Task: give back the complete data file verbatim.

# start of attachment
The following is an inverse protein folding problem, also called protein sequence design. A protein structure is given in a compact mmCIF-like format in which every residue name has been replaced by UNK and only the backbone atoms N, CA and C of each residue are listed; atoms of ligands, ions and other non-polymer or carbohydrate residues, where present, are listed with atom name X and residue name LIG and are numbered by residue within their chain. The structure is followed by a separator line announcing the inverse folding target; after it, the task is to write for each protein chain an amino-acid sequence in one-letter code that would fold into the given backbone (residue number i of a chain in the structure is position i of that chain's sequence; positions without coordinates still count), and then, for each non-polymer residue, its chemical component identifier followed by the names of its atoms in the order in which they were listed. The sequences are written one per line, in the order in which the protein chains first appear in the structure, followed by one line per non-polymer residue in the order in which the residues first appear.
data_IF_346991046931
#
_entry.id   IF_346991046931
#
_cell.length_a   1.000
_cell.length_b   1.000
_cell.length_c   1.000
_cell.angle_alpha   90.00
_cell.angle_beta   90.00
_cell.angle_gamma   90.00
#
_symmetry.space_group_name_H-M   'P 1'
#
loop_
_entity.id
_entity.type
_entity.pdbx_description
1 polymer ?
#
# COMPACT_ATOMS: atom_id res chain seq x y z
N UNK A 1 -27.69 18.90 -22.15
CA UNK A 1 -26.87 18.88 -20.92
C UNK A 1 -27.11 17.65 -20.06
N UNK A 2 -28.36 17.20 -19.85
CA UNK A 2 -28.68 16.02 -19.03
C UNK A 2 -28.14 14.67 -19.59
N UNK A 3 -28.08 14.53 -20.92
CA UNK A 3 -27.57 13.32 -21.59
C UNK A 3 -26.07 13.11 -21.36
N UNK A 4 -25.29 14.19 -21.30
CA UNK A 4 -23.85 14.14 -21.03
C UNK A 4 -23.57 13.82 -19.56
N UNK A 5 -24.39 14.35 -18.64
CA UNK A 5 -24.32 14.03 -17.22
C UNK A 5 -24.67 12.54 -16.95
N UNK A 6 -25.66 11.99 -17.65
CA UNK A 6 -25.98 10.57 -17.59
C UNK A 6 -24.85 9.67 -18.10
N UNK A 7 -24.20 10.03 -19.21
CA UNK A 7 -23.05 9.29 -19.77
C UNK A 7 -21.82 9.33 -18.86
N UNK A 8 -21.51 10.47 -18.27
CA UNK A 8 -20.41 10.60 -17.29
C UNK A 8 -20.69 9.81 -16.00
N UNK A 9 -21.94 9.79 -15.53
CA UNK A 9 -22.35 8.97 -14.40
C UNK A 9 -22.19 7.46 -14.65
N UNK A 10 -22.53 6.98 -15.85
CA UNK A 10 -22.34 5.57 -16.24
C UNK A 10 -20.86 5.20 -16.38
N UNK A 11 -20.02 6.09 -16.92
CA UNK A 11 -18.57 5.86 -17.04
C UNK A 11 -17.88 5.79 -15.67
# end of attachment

The following is an inverse protein folding problem, also called protein sequence design. A protein structure is given in a compact mmCIF-like format in which every residue name has been replaced by UNK and only the backbone atoms N, CA and C of each residue are listed; atoms of ligands, ions and other non-polymer or carbohydrate residues, where present, are listed with atom name X and residue name LIG and are numbered by residue within their chain. The structure is followed by a separator line announcing the inverse folding target; after it, the task is to write for each protein chain an amino-acid sequence in one-letter code that would fold into the given backbone (residue number i of a chain in the structure is position i of that chain's sequence; positions without coordinates still count), and then, for each non-polymer residue, its chemical component identifier followed by the names of its atoms in the order in which they were listed. The sequences are written one per line, in the order in which the protein chains first appear in the structure, followed by one line per non-polymer residue in the order in which the residues first appear.
data_IF_346991046931
#
_entry.id   IF_346991046931
#
_cell.length_a   1.000
_cell.length_b   1.000
_cell.length_c   1.000
_cell.angle_alpha   90.00
_cell.angle_beta   90.00
_cell.angle_gamma   90.00
#
_symmetry.space_group_name_H-M   'P 1'
#
loop_
_entity.id
_entity.type
_entity.pdbx_description
1 polymer ?
#
# COMPACT_ATOMS: atom_id res chain seq x y z
N UNK A 1 -27.69 18.90 -22.15
CA UNK A 1 -26.87 18.88 -20.92
C UNK A 1 -27.11 17.65 -20.06
N UNK A 2 -28.36 17.20 -19.85
CA UNK A 2 -28.68 16.02 -19.03
C UNK A 2 -28.14 14.67 -19.59
N UNK A 3 -28.08 14.53 -20.92
CA UNK A 3 -27.57 13.32 -21.59
C UNK A 3 -26.07 13.11 -21.36
N UNK A 4 -25.29 14.19 -21.30
CA UNK A 4 -23.85 14.14 -21.03
C UNK A 4 -23.57 13.82 -19.56
N UNK A 5 -24.39 14.35 -18.64
CA UNK A 5 -24.32 14.03 -17.22
C UNK A 5 -24.67 12.54 -16.95
N UNK A 6 -25.66 11.99 -17.65
CA UNK A 6 -25.98 10.57 -17.59
C UNK A 6 -24.85 9.67 -18.10
N UNK A 7 -24.20 10.03 -19.21
CA UNK A 7 -23.05 9.29 -19.77
C UNK A 7 -21.82 9.33 -18.86
N UNK A 8 -21.51 10.47 -18.27
CA UNK A 8 -20.41 10.60 -17.29
C UNK A 8 -20.69 9.81 -16.00
N UNK A 9 -21.94 9.79 -15.53
CA UNK A 9 -22.35 8.97 -14.40
C UNK A 9 -22.19 7.46 -14.65
N UNK A 10 -22.53 6.98 -15.85
CA UNK A 10 -22.34 5.57 -16.24
C UNK A 10 -20.86 5.20 -16.38
N UNK A 11 -20.02 6.09 -16.92
CA UNK A 11 -18.57 5.86 -17.04
C UNK A 11 -17.88 5.79 -15.67